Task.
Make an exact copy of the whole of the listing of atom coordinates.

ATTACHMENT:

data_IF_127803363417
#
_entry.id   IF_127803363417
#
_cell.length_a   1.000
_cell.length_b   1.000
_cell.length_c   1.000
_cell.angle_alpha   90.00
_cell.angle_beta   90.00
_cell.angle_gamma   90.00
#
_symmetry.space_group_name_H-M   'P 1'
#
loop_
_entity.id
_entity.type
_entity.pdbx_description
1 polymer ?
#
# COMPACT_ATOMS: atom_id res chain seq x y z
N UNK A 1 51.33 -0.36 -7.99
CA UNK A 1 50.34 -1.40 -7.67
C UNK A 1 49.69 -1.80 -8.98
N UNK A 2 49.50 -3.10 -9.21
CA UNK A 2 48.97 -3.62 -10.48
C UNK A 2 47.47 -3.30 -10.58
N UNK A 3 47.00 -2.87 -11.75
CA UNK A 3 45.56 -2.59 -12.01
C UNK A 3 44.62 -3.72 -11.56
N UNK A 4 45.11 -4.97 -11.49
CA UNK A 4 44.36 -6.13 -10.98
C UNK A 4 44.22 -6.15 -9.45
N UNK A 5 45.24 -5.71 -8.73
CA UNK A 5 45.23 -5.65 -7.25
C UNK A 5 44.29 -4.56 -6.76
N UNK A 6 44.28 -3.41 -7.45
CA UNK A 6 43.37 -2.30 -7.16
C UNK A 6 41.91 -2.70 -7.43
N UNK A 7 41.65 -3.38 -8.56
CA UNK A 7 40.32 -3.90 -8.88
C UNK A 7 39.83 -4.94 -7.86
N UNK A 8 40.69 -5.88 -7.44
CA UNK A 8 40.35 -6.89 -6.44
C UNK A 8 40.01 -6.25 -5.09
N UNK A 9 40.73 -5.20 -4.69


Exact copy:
data_IF_127803363417
#
_entry.id   IF_127803363417
#
_cell.length_a   1.000
_cell.length_b   1.000
_cell.length_c   1.000
_cell.angle_alpha   90.00
_cell.angle_beta   90.00
_cell.angle_gamma   90.00
#
_symmetry.space_group_name_H-M   'P 1'
#
loop_
_entity.id
_entity.type
_entity.pdbx_description
1 polymer ?
#
# COMPACT_ATOMS: atom_id res chain seq x y z
N UNK A 1 51.33 -0.36 -7.99
CA UNK A 1 50.34 -1.40 -7.67
C UNK A 1 49.69 -1.80 -8.98
N UNK A 2 49.50 -3.10 -9.21
CA UNK A 2 48.97 -3.62 -10.48
C UNK A 2 47.47 -3.30 -10.58
N UNK A 3 47.00 -2.87 -11.75
CA UNK A 3 45.56 -2.59 -12.01
C UNK A 3 44.62 -3.72 -11.56
N UNK A 4 45.11 -4.97 -11.49
CA UNK A 4 44.36 -6.13 -10.98
C UNK A 4 44.22 -6.15 -9.45
N UNK A 5 45.24 -5.71 -8.73
CA UNK A 5 45.23 -5.65 -7.25
C UNK A 5 44.29 -4.56 -6.76
N UNK A 6 44.28 -3.41 -7.45
CA UNK A 6 43.37 -2.30 -7.16
C UNK A 6 41.91 -2.70 -7.43
N UNK A 7 41.65 -3.38 -8.56
CA UNK A 7 40.32 -3.90 -8.88
C UNK A 7 39.83 -4.94 -7.86
N UNK A 8 40.69 -5.88 -7.44
CA UNK A 8 40.35 -6.89 -6.44
C UNK A 8 40.01 -6.25 -5.09
N UNK A 9 40.73 -5.20 -4.69